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Tuesday, January 8, 2013

A Conversation with Elaine Pinkerton, Author of The Goodbye Baby

In 1948 when Elaine Pinkerton was five years old, her mother, Velma, relinquished her and her younger brother for adoption by a college professor and his wife. Velma had married too young and too hastily, wanting to escape farm life in Iowa more than she wanted a family of her own. When her young husband, Giovanni, showed little interest in playing house, Velma left to pursue her own dreams, along the way pawning off her children first on family, then on foster parents.

Elaine felt her adoptive parents, the Beards, had rescued her. Life in foster care had been harsh. Who knew where she would have ended up if the Beards hadn’t found her? She did her best to become a real daughter to them. She began to keep a diary where she could express her innermost thoughts and feelings about her life. After forty years of journaling, Elaine decided to turn her private writings into a book, which ultimately became The Goodbye Baby: A Diary About Adoption.

The diary entries included in The Goodbye Baby begin in 1956, when Elaine was thirteen, and continue through 1990. Via her diary, we learn about Elaine’s rebellious preteen and teen years, her disastrous first marriage and struggles after her divorce, and her relationship with her two boys. We see her struggling to claim her identity while the shadowy figures of her original parents, Giovanni and Velma, loom over her shoulder.

As an adult, she spends time with both Giovanni and Velma, visits that seem to initiate more confusion for Elaine. She learns she has a half-sister who knows nothing about her. In the end, Elaine reaches the conclusion that “the cycle of emotions surrounding loss will . . . continue. What I’m able to change is my reaction to the negative emotions. I say goodbye to the sad child, the orphan me and hello to the strong survivalist . . . .”

Elaine Pinkerton
Elaine Pinkerton generously agreed to answer some questions about The Goodbye Baby for Lost Daughters.


Q: Your diary entry for December 6, 1957, states that you found a letter from your birth father in your adoptive father's files, that you read other letters in his files as well, and that your adoptive mother got mad at you. You were thirteen at the time. What did you know about your birth parents before you discovered the letters? Were your adoptive parents in contact with your birth parents throughout your childhood? Why did your adoptive mother react angrily?

A: Knowledge about my birth parents was next to nothing. Years after the incident when I was thirteen, in talking with a therapist it became clear that my brother and I were probably removed from my birth mother by a children, youth, and families agency.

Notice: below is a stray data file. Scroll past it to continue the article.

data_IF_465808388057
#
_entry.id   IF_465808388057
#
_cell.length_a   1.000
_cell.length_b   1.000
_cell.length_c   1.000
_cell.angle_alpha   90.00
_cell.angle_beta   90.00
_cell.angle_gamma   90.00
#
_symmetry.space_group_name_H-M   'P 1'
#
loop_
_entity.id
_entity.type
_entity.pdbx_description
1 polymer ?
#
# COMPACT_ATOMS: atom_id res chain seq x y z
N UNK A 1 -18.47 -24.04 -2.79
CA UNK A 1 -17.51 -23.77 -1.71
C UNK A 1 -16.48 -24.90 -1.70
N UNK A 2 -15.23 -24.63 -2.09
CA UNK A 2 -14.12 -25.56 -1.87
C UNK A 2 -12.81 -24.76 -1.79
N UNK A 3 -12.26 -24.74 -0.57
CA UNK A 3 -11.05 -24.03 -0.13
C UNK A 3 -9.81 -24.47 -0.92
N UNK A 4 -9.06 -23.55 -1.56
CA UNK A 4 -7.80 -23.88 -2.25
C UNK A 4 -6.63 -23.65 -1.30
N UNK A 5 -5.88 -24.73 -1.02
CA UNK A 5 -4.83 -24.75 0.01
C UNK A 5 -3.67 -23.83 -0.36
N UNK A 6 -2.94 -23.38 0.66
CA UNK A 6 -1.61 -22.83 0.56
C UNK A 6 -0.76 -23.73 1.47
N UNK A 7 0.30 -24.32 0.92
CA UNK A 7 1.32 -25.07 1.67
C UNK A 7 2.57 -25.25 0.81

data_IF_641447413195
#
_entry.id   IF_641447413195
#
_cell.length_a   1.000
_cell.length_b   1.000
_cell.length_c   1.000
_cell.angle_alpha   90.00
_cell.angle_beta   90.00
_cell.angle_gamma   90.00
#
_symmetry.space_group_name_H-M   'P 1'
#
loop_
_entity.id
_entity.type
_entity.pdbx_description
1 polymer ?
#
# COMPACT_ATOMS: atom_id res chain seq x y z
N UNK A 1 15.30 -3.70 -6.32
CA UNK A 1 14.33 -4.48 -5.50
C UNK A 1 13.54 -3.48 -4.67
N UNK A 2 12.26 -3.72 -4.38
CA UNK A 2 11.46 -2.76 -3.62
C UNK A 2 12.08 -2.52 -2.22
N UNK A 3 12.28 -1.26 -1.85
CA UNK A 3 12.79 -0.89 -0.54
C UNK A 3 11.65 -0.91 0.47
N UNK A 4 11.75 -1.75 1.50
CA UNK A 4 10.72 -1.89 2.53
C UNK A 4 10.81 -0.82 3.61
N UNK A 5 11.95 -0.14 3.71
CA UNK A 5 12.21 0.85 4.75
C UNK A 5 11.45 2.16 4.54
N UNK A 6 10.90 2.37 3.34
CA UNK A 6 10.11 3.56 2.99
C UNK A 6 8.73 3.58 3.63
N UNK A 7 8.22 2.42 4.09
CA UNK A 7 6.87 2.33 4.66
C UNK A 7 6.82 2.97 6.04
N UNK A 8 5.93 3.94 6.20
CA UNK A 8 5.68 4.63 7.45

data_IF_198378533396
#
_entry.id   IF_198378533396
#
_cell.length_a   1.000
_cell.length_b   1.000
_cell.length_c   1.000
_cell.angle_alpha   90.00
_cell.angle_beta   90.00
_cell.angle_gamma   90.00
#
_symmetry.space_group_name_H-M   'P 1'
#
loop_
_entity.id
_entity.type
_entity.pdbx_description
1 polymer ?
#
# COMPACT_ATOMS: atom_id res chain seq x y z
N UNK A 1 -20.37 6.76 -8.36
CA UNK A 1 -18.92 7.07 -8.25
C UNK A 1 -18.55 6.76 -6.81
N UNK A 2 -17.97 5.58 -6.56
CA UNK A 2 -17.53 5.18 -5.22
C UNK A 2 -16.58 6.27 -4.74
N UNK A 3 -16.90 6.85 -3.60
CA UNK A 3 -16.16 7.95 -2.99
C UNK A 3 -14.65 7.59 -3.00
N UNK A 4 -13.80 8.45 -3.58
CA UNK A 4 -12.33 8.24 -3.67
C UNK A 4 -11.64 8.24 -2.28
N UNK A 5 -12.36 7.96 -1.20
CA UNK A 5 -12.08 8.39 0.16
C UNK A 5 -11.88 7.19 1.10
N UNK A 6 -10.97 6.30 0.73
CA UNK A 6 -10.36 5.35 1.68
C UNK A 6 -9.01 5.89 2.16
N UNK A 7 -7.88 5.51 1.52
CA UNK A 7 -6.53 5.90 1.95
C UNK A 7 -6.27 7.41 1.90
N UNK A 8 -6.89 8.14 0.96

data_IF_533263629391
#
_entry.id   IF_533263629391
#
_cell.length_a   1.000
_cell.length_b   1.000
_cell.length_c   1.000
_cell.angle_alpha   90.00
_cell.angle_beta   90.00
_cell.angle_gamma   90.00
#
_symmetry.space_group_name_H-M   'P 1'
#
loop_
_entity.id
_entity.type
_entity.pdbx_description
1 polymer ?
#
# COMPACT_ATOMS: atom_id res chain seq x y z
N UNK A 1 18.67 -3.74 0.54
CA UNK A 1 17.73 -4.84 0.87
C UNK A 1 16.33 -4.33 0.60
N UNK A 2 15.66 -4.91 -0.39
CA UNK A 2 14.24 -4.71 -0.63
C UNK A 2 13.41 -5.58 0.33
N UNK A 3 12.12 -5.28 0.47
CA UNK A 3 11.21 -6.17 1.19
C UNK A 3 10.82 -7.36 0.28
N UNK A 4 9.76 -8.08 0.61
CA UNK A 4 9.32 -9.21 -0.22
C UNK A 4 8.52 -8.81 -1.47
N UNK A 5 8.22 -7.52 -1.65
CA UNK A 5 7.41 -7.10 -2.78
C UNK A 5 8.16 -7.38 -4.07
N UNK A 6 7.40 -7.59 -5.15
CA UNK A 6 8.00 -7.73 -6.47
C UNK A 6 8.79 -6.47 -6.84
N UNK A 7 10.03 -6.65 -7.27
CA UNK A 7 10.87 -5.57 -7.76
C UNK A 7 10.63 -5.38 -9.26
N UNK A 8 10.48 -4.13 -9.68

I’d been sexually abused by one of my “keepers” and I think that my well-meaning adoptive parents wanted me to just forget about the bad things that had happened in my life up until they came to the rescue.

I believe, though I can only guess, that my adoptive parents were in contact with my birth parents. However, the entire topic of "adoption" was taboo, so that question will remain unanswered.

Q: While reading about your teen and young adult years, I was struck by how much you struggled with dating and romantic relationships. I recognized some of my own struggles in your life story. How do you think your adoption affected your ability to form and sustain healthy relationships with men, particularly in your formative years?

A: Such a relevant question! In a way, it seemed that I undervalued any man who loved or admired me and just went for the self-seeking cads. I dated many boys and sort of “collected” them in my desperate search to find someone who loved me for who I really was.

Since that was something I couldn’t answer (who I really was), the search was doomed. Being adopted was a huge factor in my lack of self-acceptance. I think that love of another requires, first of all, love and acceptance of oneself.

It took many years for me to get over the conviction that my birthmother gave me away because I wasn’t good enough.

Q: How did your reunion with your birth mother in 1986 come about? Did meeting her and learning about her struggles ease the pain of your relinquishment in any way? 

A: My reunion with Velma in 1986 came about through a letter she wrote to me in the earlier 1980s. She had sent me a book on Esalen (which she’d been studying) but my husband opposed my writing back to her. To quote: “We might end up with her on our doorstep,” meaning that she would be undesirable and not someone we would want in our living room.